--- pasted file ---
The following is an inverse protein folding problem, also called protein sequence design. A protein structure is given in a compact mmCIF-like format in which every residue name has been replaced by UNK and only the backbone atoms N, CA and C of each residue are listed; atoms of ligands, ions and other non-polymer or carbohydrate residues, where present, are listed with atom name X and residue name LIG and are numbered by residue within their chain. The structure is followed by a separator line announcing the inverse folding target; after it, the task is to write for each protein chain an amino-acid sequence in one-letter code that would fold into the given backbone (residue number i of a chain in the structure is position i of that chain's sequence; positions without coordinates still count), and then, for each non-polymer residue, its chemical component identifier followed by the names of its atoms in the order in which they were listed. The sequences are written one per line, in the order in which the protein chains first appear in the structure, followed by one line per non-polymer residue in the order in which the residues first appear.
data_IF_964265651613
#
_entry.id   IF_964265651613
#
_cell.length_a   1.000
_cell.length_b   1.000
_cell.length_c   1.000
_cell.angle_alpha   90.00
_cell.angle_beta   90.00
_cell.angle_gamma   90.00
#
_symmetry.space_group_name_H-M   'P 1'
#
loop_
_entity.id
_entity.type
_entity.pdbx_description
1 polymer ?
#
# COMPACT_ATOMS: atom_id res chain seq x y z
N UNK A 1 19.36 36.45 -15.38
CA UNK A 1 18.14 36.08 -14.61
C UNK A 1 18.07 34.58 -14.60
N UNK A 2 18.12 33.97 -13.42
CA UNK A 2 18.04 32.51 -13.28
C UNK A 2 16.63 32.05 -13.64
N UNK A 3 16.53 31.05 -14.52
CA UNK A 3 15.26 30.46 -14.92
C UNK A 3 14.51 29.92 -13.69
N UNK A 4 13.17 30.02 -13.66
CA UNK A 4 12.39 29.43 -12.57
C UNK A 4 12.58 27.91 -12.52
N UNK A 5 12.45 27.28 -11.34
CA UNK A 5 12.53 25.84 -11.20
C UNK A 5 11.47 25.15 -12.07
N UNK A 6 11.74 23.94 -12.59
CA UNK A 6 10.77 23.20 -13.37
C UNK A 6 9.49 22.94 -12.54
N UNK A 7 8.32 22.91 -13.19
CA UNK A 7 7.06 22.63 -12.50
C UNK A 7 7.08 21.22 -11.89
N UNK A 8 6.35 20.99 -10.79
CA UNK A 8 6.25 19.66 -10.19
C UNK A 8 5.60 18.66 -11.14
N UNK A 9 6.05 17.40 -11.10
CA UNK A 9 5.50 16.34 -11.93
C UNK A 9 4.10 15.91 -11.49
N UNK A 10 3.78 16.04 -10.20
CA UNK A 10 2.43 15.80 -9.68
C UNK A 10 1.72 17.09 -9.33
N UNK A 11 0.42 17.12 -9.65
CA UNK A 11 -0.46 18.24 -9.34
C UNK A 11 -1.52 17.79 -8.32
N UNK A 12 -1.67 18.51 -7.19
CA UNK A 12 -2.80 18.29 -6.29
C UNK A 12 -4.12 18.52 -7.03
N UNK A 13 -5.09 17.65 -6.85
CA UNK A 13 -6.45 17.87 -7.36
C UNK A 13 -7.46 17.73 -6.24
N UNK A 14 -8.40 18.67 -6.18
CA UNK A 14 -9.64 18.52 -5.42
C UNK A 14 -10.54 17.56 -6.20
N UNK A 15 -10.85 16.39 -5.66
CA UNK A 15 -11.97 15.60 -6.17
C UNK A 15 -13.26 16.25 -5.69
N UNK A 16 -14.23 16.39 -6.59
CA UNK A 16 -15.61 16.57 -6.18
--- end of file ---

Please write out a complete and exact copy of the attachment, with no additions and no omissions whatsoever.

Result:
The following is an inverse protein folding problem, also called protein sequence design. A protein structure is given in a compact mmCIF-like format in which every residue name has been replaced by UNK and only the backbone atoms N, CA and C of each residue are listed; atoms of ligands, ions and other non-polymer or carbohydrate residues, where present, are listed with atom name X and residue name LIG and are numbered by residue within their chain. The structure is followed by a separator line announcing the inverse folding target; after it, the task is to write for each protein chain an amino-acid sequence in one-letter code that would fold into the given backbone (residue number i of a chain in the structure is position i of that chain's sequence; positions without coordinates still count), and then, for each non-polymer residue, its chemical component identifier followed by the names of its atoms in the order in which they were listed. The sequences are written one per line, in the order in which the protein chains first appear in the structure, followed by one line per non-polymer residue in the order in which the residues first appear.
data_IF_964265651613
#
_entry.id   IF_964265651613
#
_cell.length_a   1.000
_cell.length_b   1.000
_cell.length_c   1.000
_cell.angle_alpha   90.00
_cell.angle_beta   90.00
_cell.angle_gamma   90.00
#
_symmetry.space_group_name_H-M   'P 1'
#
loop_
_entity.id
_entity.type
_entity.pdbx_description
1 polymer ?
#
# COMPACT_ATOMS: atom_id res chain seq x y z
N UNK A 1 19.36 36.45 -15.38
CA UNK A 1 18.14 36.08 -14.61
C UNK A 1 18.07 34.58 -14.60
N UNK A 2 18.12 33.97 -13.42
CA UNK A 2 18.04 32.51 -13.28
C UNK A 2 16.63 32.05 -13.64
N UNK A 3 16.53 31.05 -14.52
CA UNK A 3 15.26 30.46 -14.92
C UNK A 3 14.51 29.92 -13.69
N UNK A 4 13.17 30.02 -13.66
CA UNK A 4 12.39 29.43 -12.57
C UNK A 4 12.58 27.91 -12.52
N UNK A 5 12.45 27.28 -11.34
CA UNK A 5 12.53 25.84 -11.20
C UNK A 5 11.47 25.15 -12.07
N UNK A 6 11.74 23.94 -12.59
CA UNK A 6 10.77 23.20 -13.37
C UNK A 6 9.49 22.94 -12.54
N UNK A 7 8.32 22.91 -13.19
CA UNK A 7 7.06 22.63 -12.50
C UNK A 7 7.08 21.22 -11.89
N UNK A 8 6.35 20.99 -10.79
CA UNK A 8 6.25 19.66 -10.19
C UNK A 8 5.60 18.66 -11.14
N UNK A 9 6.05 17.40 -11.10
CA UNK A 9 5.50 16.34 -11.93
C UNK A 9 4.10 15.91 -11.49
N UNK A 10 3.78 16.04 -10.20
CA UNK A 10 2.43 15.80 -9.68
C UNK A 10 1.72 17.09 -9.33
N UNK A 11 0.42 17.12 -9.65
CA UNK A 11 -0.46 18.24 -9.34
C UNK A 11 -1.52 17.79 -8.32
N UNK A 12 -1.67 18.51 -7.19
CA UNK A 12 -2.80 18.29 -6.29
C UNK A 12 -4.12 18.52 -7.03
N UNK A 13 -5.09 17.65 -6.85
CA UNK A 13 -6.45 17.87 -7.36
C UNK A 13 -7.46 17.73 -6.24
N UNK A 14 -8.40 18.67 -6.18
CA UNK A 14 -9.64 18.52 -5.42
C UNK A 14 -10.54 17.56 -6.20
N UNK A 15 -10.85 16.39 -5.66
CA UNK A 15 -11.97 15.60 -6.17
C UNK A 15 -13.26 16.25 -5.69
N UNK A 16 -14.23 16.39 -6.59
CA UNK A 16 -15.61 16.57 -6.18